When Bishop Hurley discovered the size of the territory the seven parishes his Juneau Diocese covered, he decided to become licensed to fly. With a diocesan airplane, he could fly to outlying parishes quickly, celebrating the sacraments and ministering to people as necessary.
After nine years in Juneau, Bishop Hurley was appointed Archbishop of Anchorage by Pope Paul VI, moving here to succeed Archbishop Ryan in 1976. Retaining his pilot’s license, he continued to fly to hard-to-reach parishes such as Dillingham, Bristol Bay and some on the Kenai Peninsula. Over the years Archbishop Hurley accumulated over 5,000 hours of flying.
Pope John Paul II’s 1981 visit to Anchorage
A high point in Archbishop Hurley’s years in Anchorage was Pope John Paul II’s visit in 1981. The pope would be returning from a papal trip to Japan. Archbishop Hurley was given just five weeks to put it all together. Local Catholics created a “popemobile,” built an altar on the western end of the Delaney Park Strip, and diligently prepared all the details. When Pope John Paul II arrived, he went first to Holy Family Cathedral for an audience with local Catholics, then to the cathedral ‘s basement to meet disabled people. From there, he traveled to the Park Strip for Mass. Secret Service and other local law enforcement provided security for the event. Archbishop Hurley gave a welcoming address at the Mass and Pope John Paul II preached. The Mass was celebrated by 50 bishops and cardinals who had traveled for the occasion. Attendance estimates ranged from 50,000 to 65,000 people. Hurley called the occasion “a strong interreligious event, where we wanted to show respect for the pope, not overwhelm him.”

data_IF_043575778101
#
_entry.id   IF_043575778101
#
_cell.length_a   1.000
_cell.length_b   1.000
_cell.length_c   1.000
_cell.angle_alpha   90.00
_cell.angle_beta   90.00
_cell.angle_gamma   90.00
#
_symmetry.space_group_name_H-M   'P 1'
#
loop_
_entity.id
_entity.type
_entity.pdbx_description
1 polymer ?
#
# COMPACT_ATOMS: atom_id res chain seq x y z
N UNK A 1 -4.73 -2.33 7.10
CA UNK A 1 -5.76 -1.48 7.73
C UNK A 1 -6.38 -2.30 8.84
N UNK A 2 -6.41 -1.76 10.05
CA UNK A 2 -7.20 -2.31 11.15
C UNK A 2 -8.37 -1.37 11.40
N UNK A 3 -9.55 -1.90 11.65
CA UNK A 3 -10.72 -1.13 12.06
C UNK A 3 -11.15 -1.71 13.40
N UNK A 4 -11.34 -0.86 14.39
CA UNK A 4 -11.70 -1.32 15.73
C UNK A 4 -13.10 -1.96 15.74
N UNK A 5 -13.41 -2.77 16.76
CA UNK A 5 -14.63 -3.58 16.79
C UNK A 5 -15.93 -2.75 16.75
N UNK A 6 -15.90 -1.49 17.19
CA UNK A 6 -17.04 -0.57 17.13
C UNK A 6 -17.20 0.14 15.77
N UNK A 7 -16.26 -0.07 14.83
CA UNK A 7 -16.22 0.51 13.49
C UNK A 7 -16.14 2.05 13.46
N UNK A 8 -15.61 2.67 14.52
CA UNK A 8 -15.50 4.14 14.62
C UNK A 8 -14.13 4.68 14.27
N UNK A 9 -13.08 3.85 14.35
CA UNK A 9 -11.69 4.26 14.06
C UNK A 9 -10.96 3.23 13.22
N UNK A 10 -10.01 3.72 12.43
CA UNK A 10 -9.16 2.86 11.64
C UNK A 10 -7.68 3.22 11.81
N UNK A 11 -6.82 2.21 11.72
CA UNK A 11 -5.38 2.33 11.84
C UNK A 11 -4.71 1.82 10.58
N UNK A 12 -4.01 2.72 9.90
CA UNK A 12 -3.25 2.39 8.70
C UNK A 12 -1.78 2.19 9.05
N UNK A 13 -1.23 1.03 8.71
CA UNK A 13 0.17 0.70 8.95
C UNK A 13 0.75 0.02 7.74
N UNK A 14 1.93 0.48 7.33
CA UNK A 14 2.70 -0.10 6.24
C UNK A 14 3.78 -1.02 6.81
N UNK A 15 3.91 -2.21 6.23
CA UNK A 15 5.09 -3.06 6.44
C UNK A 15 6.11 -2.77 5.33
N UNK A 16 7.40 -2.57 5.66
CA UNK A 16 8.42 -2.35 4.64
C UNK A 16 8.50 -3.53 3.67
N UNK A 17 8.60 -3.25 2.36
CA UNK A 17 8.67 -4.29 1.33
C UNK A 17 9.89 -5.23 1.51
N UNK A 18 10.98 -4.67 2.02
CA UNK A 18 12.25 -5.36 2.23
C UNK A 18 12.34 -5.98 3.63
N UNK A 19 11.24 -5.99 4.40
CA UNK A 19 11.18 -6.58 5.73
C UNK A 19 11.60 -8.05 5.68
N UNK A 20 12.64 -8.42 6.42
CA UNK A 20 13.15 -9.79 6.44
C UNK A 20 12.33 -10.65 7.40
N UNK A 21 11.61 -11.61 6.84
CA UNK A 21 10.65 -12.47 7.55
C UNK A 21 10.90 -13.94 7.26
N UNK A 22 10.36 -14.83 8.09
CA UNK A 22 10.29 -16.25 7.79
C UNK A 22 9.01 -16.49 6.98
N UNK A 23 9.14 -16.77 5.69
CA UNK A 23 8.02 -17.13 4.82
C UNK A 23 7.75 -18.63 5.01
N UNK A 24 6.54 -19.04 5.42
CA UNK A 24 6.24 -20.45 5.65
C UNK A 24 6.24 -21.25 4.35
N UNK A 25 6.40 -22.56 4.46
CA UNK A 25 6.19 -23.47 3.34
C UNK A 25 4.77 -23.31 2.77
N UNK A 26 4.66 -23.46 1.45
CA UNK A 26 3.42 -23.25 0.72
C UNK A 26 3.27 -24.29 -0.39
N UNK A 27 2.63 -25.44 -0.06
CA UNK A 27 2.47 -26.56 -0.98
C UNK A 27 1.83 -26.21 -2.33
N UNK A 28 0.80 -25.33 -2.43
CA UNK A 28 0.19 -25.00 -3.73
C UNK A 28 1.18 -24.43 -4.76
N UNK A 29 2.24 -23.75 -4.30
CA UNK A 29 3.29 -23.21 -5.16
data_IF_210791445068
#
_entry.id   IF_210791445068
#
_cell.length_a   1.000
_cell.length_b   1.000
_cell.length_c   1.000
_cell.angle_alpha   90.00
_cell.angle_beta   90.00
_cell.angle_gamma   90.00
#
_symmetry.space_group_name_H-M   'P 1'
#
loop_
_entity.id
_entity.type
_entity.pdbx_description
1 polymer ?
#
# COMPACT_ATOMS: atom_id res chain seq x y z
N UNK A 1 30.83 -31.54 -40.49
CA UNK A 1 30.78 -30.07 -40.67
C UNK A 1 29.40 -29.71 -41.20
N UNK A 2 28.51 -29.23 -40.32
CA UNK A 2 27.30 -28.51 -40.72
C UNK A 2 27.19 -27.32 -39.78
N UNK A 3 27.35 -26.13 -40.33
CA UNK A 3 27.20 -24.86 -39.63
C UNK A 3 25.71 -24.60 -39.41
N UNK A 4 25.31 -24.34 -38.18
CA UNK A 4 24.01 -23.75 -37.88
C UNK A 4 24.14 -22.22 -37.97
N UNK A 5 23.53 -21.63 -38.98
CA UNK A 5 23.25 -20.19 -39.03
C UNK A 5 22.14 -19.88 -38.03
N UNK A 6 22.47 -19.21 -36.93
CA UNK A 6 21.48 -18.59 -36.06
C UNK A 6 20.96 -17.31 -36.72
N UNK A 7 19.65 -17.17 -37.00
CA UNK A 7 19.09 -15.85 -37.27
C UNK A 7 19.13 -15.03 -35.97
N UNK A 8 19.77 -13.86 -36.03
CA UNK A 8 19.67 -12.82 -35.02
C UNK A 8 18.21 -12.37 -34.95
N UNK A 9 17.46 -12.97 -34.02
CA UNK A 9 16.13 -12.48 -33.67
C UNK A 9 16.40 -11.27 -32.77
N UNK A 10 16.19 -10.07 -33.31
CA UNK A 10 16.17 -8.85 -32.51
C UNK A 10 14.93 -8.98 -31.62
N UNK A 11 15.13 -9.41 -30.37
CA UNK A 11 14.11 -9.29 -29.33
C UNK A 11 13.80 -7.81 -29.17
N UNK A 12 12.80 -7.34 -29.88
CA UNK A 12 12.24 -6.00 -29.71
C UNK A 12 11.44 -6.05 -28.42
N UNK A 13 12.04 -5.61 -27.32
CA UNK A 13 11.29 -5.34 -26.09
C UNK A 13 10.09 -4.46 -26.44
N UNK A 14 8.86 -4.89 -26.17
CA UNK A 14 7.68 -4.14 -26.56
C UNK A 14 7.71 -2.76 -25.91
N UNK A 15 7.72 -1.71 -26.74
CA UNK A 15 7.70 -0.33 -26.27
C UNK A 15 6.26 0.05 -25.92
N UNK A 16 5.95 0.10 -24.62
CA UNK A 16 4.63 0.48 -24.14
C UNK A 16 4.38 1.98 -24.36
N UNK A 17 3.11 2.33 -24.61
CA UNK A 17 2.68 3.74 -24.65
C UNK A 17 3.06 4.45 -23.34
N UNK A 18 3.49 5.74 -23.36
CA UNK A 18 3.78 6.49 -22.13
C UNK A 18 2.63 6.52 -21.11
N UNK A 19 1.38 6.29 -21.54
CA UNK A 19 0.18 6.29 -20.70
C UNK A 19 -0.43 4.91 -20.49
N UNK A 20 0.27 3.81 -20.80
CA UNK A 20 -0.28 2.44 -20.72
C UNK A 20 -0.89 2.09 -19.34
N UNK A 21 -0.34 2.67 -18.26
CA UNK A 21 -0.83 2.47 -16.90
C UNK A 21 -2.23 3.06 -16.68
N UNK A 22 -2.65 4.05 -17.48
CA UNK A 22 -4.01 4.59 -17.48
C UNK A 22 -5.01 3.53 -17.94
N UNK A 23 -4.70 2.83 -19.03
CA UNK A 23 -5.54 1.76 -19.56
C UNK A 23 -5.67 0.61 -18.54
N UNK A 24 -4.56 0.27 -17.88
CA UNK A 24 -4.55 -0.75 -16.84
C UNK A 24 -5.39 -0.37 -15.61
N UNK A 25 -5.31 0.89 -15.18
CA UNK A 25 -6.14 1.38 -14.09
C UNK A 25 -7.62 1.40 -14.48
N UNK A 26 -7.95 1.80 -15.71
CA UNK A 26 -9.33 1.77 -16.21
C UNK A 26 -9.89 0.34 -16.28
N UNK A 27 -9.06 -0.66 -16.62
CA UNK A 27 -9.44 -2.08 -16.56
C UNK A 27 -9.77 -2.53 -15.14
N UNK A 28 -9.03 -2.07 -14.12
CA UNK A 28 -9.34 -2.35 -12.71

A significant event in Archbishop Hurley’s life came when Holy Family Cathedral helped Ted Mala, a Yupik-Russian doctor, facilitate medical exchanges after the fall of the Iron Curtain. Archbishop Hurley was invited to return with medical personnel to Russia. He discovered interest in establishing a Catholic presence in the Magadan area — something accomplished in 1991 when the Holy See established a Catholic parish there in response to Archbishop Hurley’s request. In 1994, Hurley recruited a Palmer priest, the Rev. Michael Shields, who built a church there and still serves that area. Hurley encouraged this development with multiple trips there.